‘Lord of the Rings’ | Why Was Mount Doom Left …

‘Lord of the Rings’ | Why Was Mount Doom Left Unguarded?

It saddens me when ignorant people think they have discovered a ‘Lord of the Rings’ plot hole when in reality they would have been a lot more informed had they actually made the effort to pick up the book for once. One such ‘plot hole’ that gets commonly thrown around is: “Why did Sauron leave the entrance to Mount Doom unguarded?” — and quite frankly, I’m tired of hearing it.

Well, what if I told you that the reason Mount Doom remained unguarded is not actually as astounding as you may think. And I’m sure all fellow book-fans will back me up on this.

The key to this question really lies in Sauron’s often-flawed thought process, and, in my opinion, is one of the issues that the films simply failed to mention altogether.

You see, although Sauron may have been aware that his Ring lay in the hands of the West, the idea that anyone should seek to destroy the Ring was completely inconceivable to him. It was a possibility overlooked by him entirely. And can you blame him? Consider how long it took the Ring to corrupt a great man like Boromir. Not very long at all. In that case, Sauron had no reason to believe that even a great man would ever even make it half-way towards Mordor before being utterly consumed by its power. As you can see, the fact that anyone should WANT, not to mention succeed, to destroy the Ring of Power never crossed Sauron’s mind. If anything, Sauron’s greatest fear was that some great and powerful Lord of Men, such as Aragorn, should take the Ring for his own in an attempt to wield it and become so succumbed by its power that he himself should become the ‘new Dark Lord’ (because as we all know, the more powerful an individual is, the more damage they could do should the Ring fall into their hands) — in which case Sauron would have competition.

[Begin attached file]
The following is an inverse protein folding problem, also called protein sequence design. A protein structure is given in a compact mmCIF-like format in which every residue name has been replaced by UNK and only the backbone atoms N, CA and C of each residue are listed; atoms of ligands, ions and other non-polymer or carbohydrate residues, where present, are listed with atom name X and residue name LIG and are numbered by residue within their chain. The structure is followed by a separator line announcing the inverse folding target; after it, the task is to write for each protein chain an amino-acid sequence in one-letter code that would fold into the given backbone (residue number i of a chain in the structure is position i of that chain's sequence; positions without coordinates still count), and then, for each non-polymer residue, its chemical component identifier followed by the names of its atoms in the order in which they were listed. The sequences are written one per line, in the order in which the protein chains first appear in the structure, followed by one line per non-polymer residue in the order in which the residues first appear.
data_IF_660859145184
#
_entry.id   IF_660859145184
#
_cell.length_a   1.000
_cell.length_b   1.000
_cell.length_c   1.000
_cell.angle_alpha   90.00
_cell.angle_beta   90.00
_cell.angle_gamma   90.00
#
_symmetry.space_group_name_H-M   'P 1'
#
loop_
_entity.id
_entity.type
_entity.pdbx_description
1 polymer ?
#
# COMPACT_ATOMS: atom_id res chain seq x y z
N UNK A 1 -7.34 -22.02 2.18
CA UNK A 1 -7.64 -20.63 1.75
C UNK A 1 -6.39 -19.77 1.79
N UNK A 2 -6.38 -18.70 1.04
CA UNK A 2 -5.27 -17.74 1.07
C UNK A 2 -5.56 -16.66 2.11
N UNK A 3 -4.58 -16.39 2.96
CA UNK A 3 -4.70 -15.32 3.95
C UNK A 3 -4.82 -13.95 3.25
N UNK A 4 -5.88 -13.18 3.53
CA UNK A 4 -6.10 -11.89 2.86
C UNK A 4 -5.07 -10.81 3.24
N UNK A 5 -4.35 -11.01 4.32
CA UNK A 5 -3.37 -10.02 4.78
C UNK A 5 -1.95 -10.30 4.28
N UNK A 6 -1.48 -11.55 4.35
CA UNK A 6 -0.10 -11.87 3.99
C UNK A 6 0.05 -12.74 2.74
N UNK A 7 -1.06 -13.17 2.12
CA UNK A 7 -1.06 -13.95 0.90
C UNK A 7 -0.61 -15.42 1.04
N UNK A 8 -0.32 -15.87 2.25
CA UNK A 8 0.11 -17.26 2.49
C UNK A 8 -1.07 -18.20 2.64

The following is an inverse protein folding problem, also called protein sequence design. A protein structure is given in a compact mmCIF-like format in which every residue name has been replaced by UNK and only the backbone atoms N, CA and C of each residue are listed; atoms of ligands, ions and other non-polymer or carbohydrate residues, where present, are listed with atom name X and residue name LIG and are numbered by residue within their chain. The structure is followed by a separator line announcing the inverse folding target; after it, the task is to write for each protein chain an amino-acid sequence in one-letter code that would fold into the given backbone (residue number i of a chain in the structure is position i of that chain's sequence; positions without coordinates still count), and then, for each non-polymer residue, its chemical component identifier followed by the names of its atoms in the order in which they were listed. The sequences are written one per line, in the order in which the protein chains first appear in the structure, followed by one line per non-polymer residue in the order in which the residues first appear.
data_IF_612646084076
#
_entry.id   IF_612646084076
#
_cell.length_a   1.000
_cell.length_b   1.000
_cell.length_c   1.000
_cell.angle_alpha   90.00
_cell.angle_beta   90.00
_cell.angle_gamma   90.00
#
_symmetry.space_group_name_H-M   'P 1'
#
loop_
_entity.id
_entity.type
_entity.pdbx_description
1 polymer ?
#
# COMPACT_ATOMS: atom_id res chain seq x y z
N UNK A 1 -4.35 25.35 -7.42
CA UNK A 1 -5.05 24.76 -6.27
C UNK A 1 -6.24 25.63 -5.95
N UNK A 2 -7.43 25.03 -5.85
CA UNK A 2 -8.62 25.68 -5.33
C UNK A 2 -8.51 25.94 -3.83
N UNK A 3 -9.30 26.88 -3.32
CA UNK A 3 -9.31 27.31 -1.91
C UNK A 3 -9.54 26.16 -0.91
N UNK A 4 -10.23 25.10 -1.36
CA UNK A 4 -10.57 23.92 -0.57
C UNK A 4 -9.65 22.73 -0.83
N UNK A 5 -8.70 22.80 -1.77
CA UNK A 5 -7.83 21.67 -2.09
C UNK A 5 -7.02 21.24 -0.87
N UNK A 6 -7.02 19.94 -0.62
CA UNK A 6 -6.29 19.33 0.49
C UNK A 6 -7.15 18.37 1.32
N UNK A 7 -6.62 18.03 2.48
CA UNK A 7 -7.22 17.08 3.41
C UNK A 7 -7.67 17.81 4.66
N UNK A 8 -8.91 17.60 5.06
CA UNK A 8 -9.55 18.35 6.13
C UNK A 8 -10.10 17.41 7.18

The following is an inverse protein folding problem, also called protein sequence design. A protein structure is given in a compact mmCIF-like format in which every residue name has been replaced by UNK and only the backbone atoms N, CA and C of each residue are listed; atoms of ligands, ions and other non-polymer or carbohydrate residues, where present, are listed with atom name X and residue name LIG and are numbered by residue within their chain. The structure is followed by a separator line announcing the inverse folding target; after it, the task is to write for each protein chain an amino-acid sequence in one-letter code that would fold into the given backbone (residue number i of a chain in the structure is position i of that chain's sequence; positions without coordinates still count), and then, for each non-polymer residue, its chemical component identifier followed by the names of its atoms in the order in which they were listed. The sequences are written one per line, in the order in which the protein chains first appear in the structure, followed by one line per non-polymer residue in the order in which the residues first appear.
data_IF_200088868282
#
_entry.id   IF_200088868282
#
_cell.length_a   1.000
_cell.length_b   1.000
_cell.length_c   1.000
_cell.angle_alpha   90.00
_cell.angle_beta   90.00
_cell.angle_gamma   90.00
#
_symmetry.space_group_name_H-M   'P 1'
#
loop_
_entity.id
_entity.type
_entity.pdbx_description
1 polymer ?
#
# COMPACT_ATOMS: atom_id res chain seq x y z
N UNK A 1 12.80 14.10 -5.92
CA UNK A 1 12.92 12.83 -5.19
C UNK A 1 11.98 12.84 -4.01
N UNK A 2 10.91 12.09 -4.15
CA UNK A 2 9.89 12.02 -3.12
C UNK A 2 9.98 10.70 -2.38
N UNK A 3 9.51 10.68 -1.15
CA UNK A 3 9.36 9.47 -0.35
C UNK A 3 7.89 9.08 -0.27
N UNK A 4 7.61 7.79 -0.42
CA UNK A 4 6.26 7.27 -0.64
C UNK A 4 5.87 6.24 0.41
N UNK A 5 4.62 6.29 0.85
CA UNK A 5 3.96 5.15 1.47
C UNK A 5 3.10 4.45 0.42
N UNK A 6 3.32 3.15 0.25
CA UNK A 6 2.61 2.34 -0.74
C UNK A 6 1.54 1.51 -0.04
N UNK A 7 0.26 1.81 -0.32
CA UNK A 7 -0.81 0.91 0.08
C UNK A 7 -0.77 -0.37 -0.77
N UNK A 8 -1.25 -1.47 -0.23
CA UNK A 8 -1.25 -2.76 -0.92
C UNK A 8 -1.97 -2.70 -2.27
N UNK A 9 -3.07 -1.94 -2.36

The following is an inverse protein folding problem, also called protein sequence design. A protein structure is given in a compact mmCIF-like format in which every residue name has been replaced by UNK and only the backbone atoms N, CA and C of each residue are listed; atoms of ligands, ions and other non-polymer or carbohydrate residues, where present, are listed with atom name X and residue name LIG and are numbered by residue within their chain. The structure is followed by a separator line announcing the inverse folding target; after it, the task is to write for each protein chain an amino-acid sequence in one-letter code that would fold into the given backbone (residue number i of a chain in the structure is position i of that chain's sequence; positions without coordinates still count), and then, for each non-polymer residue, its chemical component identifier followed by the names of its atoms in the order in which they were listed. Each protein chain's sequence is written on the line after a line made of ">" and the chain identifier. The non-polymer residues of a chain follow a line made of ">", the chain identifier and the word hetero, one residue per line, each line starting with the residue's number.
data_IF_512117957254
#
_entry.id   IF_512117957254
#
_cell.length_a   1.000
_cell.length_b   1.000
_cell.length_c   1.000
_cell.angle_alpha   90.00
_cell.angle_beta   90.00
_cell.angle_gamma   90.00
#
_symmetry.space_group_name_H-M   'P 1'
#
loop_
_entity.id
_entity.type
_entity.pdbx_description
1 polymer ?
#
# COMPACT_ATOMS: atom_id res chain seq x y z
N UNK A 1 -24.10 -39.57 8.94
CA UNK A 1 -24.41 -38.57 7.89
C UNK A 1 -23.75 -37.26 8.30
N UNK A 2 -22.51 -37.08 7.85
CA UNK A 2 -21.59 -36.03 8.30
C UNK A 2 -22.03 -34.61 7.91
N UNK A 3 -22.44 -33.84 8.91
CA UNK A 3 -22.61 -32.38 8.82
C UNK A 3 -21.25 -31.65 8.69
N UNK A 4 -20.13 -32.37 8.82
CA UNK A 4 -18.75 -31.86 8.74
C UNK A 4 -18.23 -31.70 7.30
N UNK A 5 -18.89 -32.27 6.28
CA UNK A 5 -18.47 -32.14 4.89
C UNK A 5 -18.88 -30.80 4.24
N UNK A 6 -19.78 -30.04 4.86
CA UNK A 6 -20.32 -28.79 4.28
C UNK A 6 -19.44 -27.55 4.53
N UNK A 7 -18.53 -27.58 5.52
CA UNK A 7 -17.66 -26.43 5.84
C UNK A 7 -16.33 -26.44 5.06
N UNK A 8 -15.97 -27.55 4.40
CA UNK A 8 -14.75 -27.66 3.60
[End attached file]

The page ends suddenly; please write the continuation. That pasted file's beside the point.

May I also add that the only known entrances into Mordor itself are: a) the impenetrable Black Gate, and b) the pass of Cirith Ungol, which is guarded by a huge and ever-hungry demon-spider. Beyond that, the land of Mordor itself is quite literally crawling with orcs, not to mention the fact that the airs are patrolled from above by winged Ring-wraiths day and night.

All in all, to call Mordor “unguarded” seems a bit of a far stretch (and I’m sure Frodo and Sam agree).

Sincerely,
The Tolkien Enthusiast